According to Coinbase, “The crypto sentiment rating was compiled using publicly available data, including legislative documents, media statements, social media posts, caucus membership, and public letters.” The company declined to comment on the lawmaker’s comments.
Coinbase’s move notably marks a far more direct approach to trying to influence voters and lawmakers than much of the tech sector has taken in recent years.
Big tech companies have increasingly shied away from open public lobbying campaigns, relying instead on networks of trade associations and armies of lobbyists to invade Washington.
They rarely endorse specific legislative proposals, and their political campaign contributions are typically split evenly between moderates in both parties and the big PACs. Some prominent companies, including Apple and Twitter, have been known to have shut down their PACs, while others have temporarily halted donations due to political developments, including the Jan. 6 attack on the US Capitol.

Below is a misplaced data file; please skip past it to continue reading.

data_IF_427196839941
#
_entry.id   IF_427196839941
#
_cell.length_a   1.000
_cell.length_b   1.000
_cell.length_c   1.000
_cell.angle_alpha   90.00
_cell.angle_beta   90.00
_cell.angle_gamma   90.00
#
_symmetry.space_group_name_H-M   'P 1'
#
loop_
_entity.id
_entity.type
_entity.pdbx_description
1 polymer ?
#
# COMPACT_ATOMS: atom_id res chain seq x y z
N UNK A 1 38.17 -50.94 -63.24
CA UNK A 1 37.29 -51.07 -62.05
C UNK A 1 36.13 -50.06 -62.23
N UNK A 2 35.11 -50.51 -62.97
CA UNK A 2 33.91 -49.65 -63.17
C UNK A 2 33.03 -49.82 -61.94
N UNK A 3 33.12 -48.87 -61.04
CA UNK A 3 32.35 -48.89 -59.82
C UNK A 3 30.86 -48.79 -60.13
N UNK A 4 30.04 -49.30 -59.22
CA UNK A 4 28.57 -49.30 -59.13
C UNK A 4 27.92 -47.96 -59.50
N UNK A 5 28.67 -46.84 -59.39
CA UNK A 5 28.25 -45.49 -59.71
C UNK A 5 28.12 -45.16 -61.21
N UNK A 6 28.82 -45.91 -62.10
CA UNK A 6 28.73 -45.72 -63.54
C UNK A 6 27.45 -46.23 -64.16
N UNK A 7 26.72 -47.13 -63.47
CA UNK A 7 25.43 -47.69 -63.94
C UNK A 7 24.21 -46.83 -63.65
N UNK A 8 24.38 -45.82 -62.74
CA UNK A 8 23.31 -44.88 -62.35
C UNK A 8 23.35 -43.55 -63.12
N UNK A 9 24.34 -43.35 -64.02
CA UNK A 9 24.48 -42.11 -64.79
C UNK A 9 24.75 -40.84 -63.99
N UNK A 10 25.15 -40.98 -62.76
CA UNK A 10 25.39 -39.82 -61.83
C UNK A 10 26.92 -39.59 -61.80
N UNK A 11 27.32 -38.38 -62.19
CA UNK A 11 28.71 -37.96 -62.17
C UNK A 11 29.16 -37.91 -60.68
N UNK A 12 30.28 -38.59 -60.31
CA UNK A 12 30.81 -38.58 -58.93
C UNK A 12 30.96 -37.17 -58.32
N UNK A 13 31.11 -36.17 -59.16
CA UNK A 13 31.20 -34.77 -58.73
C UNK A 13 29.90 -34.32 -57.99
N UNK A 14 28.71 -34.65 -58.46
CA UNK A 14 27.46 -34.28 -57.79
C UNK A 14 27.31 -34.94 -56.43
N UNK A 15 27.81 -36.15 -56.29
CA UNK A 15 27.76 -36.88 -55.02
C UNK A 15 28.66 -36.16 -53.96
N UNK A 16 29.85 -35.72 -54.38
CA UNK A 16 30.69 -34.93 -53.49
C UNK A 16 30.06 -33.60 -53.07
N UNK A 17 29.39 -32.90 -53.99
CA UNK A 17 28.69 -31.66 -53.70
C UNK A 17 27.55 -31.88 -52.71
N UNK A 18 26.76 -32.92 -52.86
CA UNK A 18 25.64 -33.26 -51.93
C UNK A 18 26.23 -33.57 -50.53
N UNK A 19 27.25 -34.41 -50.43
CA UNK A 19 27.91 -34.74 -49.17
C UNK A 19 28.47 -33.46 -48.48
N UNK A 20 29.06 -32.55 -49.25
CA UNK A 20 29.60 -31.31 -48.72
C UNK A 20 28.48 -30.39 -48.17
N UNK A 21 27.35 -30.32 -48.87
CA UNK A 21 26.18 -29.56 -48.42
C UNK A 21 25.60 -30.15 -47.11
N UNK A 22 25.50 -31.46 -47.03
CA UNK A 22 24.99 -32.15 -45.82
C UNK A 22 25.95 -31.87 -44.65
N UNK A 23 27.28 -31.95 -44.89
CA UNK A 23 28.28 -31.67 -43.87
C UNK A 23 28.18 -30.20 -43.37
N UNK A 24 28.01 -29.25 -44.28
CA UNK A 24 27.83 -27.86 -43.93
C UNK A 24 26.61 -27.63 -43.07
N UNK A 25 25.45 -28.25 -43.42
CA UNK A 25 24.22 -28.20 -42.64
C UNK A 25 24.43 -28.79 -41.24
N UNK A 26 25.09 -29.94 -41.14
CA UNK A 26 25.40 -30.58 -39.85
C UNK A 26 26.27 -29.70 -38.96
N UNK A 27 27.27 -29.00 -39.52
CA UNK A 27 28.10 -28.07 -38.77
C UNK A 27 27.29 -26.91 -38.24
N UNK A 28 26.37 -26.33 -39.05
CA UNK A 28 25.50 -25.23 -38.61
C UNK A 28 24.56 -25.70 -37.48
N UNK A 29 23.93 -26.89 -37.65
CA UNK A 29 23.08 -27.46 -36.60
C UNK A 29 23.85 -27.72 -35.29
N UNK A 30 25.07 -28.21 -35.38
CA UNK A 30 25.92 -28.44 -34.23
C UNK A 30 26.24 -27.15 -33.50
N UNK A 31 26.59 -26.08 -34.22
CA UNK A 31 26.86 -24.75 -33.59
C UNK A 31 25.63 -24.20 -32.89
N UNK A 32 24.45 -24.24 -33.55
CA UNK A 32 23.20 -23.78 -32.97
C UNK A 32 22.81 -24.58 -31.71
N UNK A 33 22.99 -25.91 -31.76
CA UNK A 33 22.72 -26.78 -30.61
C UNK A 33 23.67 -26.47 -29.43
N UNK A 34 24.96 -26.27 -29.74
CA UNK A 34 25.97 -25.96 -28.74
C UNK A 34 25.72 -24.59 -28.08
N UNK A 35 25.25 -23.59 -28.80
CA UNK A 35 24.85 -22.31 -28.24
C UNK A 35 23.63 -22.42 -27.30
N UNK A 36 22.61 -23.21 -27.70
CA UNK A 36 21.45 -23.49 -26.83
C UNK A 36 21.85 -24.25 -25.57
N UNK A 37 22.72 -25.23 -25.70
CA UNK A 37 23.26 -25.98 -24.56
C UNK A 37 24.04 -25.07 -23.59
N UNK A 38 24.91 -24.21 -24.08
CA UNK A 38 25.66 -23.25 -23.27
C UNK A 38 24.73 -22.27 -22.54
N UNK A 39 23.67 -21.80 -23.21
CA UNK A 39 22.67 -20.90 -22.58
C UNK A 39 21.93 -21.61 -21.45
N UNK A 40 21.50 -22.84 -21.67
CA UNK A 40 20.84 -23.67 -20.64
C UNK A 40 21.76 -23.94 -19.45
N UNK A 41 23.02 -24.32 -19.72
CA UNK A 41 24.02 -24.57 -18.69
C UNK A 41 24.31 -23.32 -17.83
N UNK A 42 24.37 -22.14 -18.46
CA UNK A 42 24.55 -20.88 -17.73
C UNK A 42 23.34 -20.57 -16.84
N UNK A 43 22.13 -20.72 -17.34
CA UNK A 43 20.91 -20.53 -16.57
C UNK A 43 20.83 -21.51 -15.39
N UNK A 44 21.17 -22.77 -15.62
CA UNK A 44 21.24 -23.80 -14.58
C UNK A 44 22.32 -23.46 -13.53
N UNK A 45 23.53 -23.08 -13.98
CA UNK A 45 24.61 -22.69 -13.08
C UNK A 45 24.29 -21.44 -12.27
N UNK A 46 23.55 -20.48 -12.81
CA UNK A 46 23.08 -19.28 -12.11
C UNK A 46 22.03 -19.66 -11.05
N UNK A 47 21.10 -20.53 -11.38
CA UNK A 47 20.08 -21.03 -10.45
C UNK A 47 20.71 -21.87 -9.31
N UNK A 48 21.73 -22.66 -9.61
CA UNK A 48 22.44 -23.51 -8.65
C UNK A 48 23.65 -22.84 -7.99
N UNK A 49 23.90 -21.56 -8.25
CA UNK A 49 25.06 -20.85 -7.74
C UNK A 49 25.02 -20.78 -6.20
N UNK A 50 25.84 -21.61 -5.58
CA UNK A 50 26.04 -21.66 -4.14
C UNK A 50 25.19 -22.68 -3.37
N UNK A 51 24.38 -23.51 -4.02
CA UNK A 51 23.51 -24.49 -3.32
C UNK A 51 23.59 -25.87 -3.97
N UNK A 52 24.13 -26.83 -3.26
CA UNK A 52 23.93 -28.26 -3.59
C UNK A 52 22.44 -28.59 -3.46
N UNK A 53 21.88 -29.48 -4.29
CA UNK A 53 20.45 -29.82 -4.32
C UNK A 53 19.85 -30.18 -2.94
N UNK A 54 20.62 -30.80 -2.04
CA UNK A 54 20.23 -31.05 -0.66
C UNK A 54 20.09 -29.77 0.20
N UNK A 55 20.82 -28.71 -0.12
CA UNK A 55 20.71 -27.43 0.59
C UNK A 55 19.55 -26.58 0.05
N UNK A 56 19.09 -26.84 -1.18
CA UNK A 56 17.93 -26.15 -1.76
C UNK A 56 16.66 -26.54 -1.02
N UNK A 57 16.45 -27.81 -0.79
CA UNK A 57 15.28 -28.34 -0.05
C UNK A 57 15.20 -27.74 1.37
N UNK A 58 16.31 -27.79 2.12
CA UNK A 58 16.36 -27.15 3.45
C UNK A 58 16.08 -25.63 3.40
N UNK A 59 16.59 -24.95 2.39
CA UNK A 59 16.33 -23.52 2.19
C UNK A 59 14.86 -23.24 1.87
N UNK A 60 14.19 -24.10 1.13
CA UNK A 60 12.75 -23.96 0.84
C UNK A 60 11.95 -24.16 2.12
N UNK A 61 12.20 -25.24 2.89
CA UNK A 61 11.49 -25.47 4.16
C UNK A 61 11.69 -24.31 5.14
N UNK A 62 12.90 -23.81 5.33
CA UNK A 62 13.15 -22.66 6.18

While many advocacy groups evaluate legislators based on how well their policies conform, it’s extremely rare for a company to evaluate them publicly, even in the technology sector.
The move signals an aggressive lobbying stance from the crypto community. Armstrong said the company eventually plans to “help pro-crypto candidates to solicit funds [in crypto] from the crypto community.”
While some of its lobbying tactics seem unusual, the crypto industry has also increasingly invested in the same playbook as many of its Silicon Valley competitors — forming trade associations to enforce its preferred policies and hiring lobbyists to launch on Capitol Hill .
Despite a surge in spending, crypto lobbying is still eclipsed by industry giants.